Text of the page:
I didn’t realize it would be such a long process.

We decided to do it over time. It doesn’t have to be. It’s because we had all of these employee shareholders who had bought stock in the company and they wanted to continue to see the return on that investment and we didn’t want to be unfair to them with the new ESOP. We said, “At eight years, we’re going to stop with distributions and we are no longer going to pay distributions.” We stopped allowing employees to buy stock in the company when we did the ESOP.

The founders wanted to still stay owners as well. It was a transition that we did on purpose. Many companies will say, “We’re doing 100% and going for it.” We did ours over time, which was great in many ways and presented more complexities in many ways. The nice thing that people don’t necessarily know about ESOPs is that there are lots of different ways for founders to extract value from the company if they’re not ready to leave, but they can start this process. It doesn’t have to be all or nothing. We went the slow transition route.

You used it in the beginning, accountability. Sometimes you were in waves in your life about being less accountable and we were talking about ownership. I talk a lot about those two. Again, with the energy of words, I usually say and I’m interested in how you position this in the book and how you lead. Accountability is a byproduct of ownership.

When we focus on ownership as leaders versus accountability, we’re going to get all the benefits but we’re going to get so much more because there’s that true buy-in. I’m vested in what I’m doing because I’m owning it. What’s your philosophy? I didn’t get a chance to read all the way through your book. Give us a little bit of an insight into the difference for you between accountability and ownership.

I agree with you completely. As I said, ownership is about personal responsibility. It is a commitment that you make to yourself and others but it’s forward-looking. “I am going to be responsible for these things. I am going to do what I say I’m going to do. I’m going to show up with a positive attitude. I’m going to own my mistakes. I’m going to take responsibility.”

Accountability is something that typically happens in the past. “This went wrong. Now, who’s going to be accountable for it?” I agree with you. I think that accountability starts with responsibility and with this idea of, “I own everything that happens in my life, my career, and my relationships.” Accountability is like, “Something goes wrong or something is going right,” because you’re holding yourself accountable to those commitments that you make to yourself and to others.

I look at it as this idea of ownership thinking and responsibility is forward-facing. It is that commitment that you’re making. Accountability is when the rubber meets the road, did you keep your commitments? Are you holding yourself accountable? Are other people holding you accountable? Are you holding people accountable for the commitments and the responsibilities that they’ve made? That’s how I looked at it and framed it in the book.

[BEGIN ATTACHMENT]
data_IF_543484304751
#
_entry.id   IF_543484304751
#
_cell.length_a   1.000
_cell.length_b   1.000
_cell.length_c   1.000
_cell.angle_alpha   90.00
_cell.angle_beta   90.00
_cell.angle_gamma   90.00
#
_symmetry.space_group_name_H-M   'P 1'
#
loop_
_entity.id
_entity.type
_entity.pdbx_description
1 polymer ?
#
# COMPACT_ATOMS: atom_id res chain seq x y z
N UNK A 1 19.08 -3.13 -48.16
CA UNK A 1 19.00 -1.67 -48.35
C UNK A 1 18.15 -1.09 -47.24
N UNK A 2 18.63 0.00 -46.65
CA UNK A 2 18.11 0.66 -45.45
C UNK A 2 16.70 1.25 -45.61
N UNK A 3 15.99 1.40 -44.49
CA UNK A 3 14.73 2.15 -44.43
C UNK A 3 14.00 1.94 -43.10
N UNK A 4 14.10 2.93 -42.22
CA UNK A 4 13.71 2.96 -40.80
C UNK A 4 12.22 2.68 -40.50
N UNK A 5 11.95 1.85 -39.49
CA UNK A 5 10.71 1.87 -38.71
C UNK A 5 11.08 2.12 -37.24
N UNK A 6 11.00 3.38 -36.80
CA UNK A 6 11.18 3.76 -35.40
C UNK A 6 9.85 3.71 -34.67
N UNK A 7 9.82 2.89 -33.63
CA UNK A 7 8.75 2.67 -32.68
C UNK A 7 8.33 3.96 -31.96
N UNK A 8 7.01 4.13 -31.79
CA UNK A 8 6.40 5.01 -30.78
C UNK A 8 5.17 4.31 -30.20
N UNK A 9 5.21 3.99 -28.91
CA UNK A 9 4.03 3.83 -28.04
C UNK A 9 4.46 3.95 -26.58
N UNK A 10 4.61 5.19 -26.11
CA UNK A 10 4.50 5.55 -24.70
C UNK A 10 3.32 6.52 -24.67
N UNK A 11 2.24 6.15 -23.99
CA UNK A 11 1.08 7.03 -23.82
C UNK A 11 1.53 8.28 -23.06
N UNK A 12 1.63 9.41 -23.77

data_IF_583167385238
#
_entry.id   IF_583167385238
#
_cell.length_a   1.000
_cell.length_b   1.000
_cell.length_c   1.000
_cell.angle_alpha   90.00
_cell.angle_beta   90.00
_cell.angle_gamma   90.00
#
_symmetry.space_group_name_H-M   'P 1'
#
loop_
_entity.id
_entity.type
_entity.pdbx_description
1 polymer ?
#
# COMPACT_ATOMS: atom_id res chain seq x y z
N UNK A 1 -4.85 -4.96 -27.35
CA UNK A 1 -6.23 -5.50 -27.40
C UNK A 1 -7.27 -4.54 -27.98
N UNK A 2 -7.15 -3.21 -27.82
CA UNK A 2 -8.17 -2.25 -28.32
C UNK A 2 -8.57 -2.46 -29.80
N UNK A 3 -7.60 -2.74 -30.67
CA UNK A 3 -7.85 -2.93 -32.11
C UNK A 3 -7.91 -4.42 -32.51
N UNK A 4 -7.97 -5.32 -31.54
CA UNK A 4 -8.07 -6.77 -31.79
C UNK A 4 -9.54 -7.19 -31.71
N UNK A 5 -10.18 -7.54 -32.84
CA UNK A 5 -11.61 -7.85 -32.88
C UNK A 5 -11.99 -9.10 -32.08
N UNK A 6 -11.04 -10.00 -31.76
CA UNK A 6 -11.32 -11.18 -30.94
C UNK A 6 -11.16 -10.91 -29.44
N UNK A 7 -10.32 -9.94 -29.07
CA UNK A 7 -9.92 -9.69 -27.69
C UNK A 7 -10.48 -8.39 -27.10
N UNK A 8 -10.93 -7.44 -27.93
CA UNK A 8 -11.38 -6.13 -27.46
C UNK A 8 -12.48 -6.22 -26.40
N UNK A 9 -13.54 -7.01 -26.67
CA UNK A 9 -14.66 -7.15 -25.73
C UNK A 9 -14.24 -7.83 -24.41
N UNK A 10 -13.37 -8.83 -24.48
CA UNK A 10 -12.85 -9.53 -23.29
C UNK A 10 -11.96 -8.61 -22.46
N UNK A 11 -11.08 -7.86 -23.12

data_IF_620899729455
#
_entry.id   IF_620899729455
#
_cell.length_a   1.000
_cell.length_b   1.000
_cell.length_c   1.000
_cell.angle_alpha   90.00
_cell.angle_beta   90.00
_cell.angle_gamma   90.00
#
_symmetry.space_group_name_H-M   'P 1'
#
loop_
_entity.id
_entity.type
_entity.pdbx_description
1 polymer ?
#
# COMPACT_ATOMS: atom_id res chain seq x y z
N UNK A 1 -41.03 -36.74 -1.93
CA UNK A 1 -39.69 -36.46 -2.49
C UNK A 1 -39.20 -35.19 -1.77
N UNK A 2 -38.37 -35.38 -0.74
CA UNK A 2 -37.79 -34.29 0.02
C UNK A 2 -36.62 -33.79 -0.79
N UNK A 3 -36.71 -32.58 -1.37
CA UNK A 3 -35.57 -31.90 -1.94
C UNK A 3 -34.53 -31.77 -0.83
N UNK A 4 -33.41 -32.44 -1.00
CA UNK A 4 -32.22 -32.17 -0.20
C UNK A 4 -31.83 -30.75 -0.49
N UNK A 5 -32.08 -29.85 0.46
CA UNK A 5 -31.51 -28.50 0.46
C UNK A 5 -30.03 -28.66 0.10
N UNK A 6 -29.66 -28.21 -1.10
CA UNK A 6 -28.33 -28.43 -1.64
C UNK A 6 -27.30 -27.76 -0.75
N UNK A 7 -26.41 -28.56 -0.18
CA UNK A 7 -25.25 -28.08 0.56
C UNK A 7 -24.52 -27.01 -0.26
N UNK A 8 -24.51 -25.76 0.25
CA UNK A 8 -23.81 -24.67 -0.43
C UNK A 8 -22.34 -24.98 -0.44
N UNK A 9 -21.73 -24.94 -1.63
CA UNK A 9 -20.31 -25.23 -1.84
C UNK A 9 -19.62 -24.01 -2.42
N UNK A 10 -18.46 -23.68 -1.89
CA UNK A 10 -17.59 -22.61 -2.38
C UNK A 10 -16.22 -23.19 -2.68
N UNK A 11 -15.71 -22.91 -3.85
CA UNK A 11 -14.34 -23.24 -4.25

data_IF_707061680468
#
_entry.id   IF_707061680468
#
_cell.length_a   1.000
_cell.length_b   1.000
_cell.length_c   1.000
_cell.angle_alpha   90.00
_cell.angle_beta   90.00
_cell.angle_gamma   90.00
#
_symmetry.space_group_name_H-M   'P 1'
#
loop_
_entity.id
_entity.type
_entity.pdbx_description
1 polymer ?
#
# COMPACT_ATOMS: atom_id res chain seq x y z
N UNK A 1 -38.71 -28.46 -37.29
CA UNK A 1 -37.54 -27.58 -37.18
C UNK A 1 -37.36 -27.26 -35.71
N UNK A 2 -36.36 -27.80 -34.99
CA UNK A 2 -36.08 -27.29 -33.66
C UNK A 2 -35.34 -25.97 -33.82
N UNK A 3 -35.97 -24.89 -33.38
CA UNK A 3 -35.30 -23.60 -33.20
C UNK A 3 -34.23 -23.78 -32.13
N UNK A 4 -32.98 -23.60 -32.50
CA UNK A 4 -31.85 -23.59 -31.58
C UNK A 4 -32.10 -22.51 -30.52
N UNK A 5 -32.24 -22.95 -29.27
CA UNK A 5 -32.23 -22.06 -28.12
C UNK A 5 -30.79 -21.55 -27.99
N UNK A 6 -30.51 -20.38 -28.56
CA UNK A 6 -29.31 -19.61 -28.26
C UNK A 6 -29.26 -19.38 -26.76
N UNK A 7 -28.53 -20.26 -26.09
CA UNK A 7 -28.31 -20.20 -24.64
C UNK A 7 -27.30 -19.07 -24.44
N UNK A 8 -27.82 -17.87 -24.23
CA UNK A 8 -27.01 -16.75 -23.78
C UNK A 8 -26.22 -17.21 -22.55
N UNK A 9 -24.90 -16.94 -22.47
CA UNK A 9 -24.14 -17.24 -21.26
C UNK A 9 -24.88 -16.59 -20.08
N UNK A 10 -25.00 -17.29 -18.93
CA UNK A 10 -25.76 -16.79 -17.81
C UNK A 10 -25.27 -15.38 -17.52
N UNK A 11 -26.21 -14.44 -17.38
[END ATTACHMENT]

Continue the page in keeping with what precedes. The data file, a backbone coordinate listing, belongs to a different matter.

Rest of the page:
How have you seen this ownership mindset show up positively in your team as you’re building this business? That’s an incredible feat to grow your business and double it year after year. I think this is probably the secret sauce. What are you doing to help people and support people to maintain that level of ownership, especially when it gets hard? There’s got to be pressures and stakes. We’re going to double again and people are like, “Not again.”

Luckily, it’s double-digit growth not doubling every year because I think I would probably lose my mind too. It’s hard. Growth is always hard because it requires change. We have to help our employees with that, but the benefits that we’ve seen from this ownership mentality that we have cultivated at StoneAge are very tangible. We have insane customer loyalty. We have customers who’ve been buying products from us for many years.

Growth is always hard because it requires change. Click To Tweet

We have customers who say they would never buy any other product besides what they get at StoneAge. We make industrial cleaning equipment and high-pressure water jetting equipment that you use to clean refineries, petrochemical plants, and food processing plants, the really dirty places. It’s a very dangerous and niche industry. Also, it’s a very important industry. We’ve been doing this for a long time.

Our innovation and our customer service, the way that we solve problems, and the vibe of our company, people love working with us. That’s because people care more. When you care about your employees, they are going to care more about your customers. Customer loyalty is a big one. Also, attraction and retention. The ESOP does pull people in because it gives them a chance to own the company, especially in a lot of blue-collar jobs where people wouldn’t expect to be able to own the company or have owned shares in the company that they work with.

Also, from a retention perspective, I think our turnover this year is 3.5%. It’s significantly below anything that’s going on in any other industries and it’s because we’ve created this great culture. Also, supplier preference. My whole purchasing team treats our suppliers as partners. While there’s still pressure we have to watch costs and take cost-cutting measures, we partner with our suppliers. We bring them in.